Blood Lust


I’ve been putting off this topic for a while, mostly because it isn’t very fun to talk about killing people, let alone enjoying it. It’s not even a matter of political correctness; the act of a human killing another human is pretty much a universal taboo in most contexts, which makes it an uncomfortable subject to talk about. Despite this, Ares revels in killing. His titles such as Brotoloigos (manslaughtering), Andreiphontes (Destroyer of Men), and Thouros (Violent), among others, give testimony to this. Ares does have a softer side, as previously discussed, but war, violence, and killing is his primary MO. So, if killing and destroying other people is so taboo, why do we worship a killer god?

Let’s make it very clear from the outset that I neither promote nor condone the arbitrary murder of people for the sake of murder. Violence, especially deadly violence, should always be considered after long deliberation and should never be the first option you pick, and it should never be picked frivolously. That being said, violence can and does solve problems, despite the politically correct answer to the contrary. Often, it may be the only solution viable; after all, people like Hitler or Mao weren’t really into negotiating their position. Remember, the maxim stated Avoid/Shun Murder (Φονου απεχου), not the Abrahamic religions’ commandment Thou Shall not Kill/Murder (לֹא תִּרְצָח). Most systems, our own and the monotheists’ included, make exceptions for warfare, capital punishment, and self-defense. But many carry it beyond those exceptions, in both cultures.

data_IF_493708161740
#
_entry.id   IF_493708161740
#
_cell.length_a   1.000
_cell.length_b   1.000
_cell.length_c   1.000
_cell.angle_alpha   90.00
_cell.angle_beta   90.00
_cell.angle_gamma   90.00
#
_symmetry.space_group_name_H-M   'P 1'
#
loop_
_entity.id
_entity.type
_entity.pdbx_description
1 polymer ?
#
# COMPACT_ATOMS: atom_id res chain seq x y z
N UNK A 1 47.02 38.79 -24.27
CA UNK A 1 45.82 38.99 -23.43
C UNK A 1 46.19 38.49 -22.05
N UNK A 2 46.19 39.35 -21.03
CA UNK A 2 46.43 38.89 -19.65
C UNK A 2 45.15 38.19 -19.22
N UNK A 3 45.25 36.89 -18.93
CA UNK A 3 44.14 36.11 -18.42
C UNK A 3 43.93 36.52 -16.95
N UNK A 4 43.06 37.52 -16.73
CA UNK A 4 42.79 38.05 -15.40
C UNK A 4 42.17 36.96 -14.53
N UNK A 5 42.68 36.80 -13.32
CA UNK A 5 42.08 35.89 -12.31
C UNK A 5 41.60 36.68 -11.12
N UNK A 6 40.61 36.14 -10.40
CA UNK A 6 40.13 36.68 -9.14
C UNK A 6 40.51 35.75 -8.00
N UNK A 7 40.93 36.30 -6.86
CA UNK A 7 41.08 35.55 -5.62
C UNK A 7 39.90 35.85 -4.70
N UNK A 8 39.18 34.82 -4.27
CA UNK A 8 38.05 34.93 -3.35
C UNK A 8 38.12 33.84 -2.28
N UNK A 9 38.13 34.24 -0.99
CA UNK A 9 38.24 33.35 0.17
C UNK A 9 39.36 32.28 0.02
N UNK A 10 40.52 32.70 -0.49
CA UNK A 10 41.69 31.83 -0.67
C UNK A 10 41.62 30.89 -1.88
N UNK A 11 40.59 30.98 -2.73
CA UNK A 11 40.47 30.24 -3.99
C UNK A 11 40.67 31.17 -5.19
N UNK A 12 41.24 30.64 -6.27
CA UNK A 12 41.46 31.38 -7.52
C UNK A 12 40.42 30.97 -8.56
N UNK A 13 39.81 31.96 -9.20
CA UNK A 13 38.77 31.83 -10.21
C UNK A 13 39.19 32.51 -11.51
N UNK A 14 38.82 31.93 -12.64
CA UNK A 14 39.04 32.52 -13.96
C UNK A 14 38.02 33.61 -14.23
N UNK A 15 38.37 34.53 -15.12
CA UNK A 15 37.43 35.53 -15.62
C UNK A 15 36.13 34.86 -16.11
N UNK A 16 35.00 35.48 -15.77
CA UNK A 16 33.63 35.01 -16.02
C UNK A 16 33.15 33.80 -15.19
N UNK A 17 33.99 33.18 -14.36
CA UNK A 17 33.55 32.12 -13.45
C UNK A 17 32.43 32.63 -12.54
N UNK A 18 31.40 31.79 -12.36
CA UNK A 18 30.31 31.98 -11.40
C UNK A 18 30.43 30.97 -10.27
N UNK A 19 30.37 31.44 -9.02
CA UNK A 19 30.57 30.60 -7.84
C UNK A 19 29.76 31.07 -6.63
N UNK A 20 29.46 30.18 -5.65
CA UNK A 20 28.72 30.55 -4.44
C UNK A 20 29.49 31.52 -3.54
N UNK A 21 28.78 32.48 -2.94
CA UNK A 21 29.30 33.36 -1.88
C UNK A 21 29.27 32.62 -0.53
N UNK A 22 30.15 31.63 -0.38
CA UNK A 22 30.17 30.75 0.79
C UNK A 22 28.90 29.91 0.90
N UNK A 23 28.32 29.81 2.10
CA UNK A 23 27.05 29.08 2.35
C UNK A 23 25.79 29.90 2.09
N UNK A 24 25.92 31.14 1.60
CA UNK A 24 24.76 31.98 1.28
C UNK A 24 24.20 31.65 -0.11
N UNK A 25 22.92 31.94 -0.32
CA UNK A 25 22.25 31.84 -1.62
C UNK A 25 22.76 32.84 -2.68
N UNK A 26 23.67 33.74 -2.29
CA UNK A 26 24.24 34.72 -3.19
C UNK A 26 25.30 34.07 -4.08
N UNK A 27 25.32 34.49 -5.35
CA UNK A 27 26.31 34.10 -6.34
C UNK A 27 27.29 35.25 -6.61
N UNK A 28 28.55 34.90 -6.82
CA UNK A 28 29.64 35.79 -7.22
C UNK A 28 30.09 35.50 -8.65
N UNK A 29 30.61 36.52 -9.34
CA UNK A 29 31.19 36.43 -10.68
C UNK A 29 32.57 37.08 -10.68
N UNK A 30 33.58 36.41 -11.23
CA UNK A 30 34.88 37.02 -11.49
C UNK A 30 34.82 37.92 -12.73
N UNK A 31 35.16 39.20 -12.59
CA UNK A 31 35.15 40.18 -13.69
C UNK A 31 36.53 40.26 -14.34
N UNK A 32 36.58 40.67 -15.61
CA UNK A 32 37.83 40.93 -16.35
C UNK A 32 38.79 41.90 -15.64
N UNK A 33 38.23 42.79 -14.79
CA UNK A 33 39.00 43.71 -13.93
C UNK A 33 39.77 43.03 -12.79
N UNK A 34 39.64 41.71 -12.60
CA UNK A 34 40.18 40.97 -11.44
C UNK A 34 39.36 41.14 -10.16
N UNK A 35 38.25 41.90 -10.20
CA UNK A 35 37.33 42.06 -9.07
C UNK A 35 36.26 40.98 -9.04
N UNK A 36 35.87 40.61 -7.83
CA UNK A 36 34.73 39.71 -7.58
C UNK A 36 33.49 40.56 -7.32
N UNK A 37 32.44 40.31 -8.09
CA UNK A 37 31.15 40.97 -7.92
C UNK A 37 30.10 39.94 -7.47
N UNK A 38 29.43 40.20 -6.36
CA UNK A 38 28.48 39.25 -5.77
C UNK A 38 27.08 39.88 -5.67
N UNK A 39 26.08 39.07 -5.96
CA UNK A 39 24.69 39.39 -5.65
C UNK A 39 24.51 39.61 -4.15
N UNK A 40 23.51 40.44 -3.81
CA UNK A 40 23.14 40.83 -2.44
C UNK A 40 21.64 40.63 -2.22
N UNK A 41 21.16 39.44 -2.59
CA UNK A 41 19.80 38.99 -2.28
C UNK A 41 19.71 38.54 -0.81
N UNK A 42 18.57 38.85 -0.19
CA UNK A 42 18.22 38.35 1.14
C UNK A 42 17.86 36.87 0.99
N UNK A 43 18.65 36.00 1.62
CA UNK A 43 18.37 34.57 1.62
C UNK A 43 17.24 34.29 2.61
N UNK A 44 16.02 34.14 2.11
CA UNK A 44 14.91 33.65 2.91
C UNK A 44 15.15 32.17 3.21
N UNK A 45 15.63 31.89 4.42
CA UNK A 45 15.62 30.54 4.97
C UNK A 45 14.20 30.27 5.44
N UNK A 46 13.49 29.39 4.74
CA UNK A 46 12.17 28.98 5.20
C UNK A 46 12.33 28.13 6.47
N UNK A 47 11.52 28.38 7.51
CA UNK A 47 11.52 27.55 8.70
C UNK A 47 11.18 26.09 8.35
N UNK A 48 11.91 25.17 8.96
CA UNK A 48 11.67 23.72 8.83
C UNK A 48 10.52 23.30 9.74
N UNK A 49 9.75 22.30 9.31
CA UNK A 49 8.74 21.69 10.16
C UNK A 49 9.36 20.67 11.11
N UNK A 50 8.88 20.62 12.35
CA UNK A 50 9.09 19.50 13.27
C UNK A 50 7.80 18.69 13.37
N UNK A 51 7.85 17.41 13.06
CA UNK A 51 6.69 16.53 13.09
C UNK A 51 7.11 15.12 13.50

Okay, so if we can agree that in many cases killing another person is wrong, why then does it still occur? Moving beyond criminal theory, which I am not qualified to comment on, I think much of it has to do with the inherent nature of man. Man, as a creature and a conceptual whole, has an innate drive to create things. Part of this drive, I believe, is what causes our desire to destroy things that hinder our creation, including other people. Just as a tree is destroyed to create a book, men will band together to destroy other men or nations so they may use their enemies’ land and resources to create new things/nations/people with. While this simple analogy could never capture the complexities of geopolitics and sociological conflict in humans, I feel it does begin to scrape the surface. Deep down in the human psyche, man feels an urge to destroy things, and may derive satisfaction from it. This is, in essence, blood lust. This is Ares.

While the concept of blood lust may seem abhorrent to your general sensibilities, I want to look at how it manifests and drives humanity and history. Essentially, I want to highlight how Ares affects the world. To do this, I’ll show you how blood lust affects and manifests at the individual level, the societal and cultural level, and then how history, and Ares, have tied the two together to get us to where we are now.